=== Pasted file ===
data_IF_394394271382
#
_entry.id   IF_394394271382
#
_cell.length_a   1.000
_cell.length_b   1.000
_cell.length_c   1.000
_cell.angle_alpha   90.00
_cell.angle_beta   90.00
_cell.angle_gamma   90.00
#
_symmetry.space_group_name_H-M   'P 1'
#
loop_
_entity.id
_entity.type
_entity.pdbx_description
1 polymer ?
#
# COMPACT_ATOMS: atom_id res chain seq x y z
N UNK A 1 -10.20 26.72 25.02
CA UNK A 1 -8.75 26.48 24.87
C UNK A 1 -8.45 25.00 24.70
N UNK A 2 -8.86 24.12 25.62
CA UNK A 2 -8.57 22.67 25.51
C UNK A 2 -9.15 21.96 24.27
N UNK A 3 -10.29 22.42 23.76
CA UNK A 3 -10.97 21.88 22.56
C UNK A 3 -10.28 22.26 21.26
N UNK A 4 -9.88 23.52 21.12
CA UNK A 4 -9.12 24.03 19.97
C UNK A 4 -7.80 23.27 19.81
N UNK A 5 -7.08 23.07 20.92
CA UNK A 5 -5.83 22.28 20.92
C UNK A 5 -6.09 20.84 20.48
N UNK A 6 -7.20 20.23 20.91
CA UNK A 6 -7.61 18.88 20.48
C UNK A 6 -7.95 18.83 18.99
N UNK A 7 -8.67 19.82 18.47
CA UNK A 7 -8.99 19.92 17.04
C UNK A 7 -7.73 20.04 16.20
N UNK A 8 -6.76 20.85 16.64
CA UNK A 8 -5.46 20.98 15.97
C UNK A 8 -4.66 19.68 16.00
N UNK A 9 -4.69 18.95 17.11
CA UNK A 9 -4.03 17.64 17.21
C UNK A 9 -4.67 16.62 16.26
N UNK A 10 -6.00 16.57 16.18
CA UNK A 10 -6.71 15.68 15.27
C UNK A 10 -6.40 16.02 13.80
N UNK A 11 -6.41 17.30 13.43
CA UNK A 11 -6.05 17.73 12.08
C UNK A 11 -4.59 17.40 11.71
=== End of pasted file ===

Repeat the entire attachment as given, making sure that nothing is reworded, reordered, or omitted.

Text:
data_IF_394394271382
#
_entry.id   IF_394394271382
#
_cell.length_a   1.000
_cell.length_b   1.000
_cell.length_c   1.000
_cell.angle_alpha   90.00
_cell.angle_beta   90.00
_cell.angle_gamma   90.00
#
_symmetry.space_group_name_H-M   'P 1'
#
loop_
_entity.id
_entity.type
_entity.pdbx_description
1 polymer ?
#
# COMPACT_ATOMS: atom_id res chain seq x y z
N UNK A 1 -10.20 26.72 25.02
CA UNK A 1 -8.75 26.48 24.87
C UNK A 1 -8.45 25.00 24.70
N UNK A 2 -8.86 24.12 25.62
CA UNK A 2 -8.57 22.67 25.51
C UNK A 2 -9.15 21.96 24.27
N UNK A 3 -10.29 22.42 23.76
CA UNK A 3 -10.97 21.88 22.56
C UNK A 3 -10.28 22.26 21.26
N UNK A 4 -9.88 23.52 21.12
CA UNK A 4 -9.12 24.03 19.97
C UNK A 4 -7.80 23.27 19.81
N UNK A 5 -7.08 23.07 20.92
CA UNK A 5 -5.83 22.28 20.92
C UNK A 5 -6.09 20.84 20.48
N UNK A 6 -7.20 20.23 20.91
CA UNK A 6 -7.61 18.88 20.48
C UNK A 6 -7.95 18.83 18.99
N UNK A 7 -8.67 19.82 18.47
CA UNK A 7 -8.99 19.92 17.04
C UNK A 7 -7.73 20.04 16.20
N UNK A 8 -6.76 20.85 16.64
CA UNK A 8 -5.46 20.98 15.97
C UNK A 8 -4.66 19.68 16.00
N UNK A 9 -4.69 18.95 17.11
CA UNK A 9 -4.03 17.64 17.21
C UNK A 9 -4.67 16.62 16.26
N UNK A 10 -6.00 16.57 16.18
CA UNK A 10 -6.71 15.68 15.27
C UNK A 10 -6.40 16.02 13.80
N UNK A 11 -6.41 17.30 13.43
CA UNK A 11 -6.05 17.73 12.08
C UNK A 11 -4.59 17.40 11.71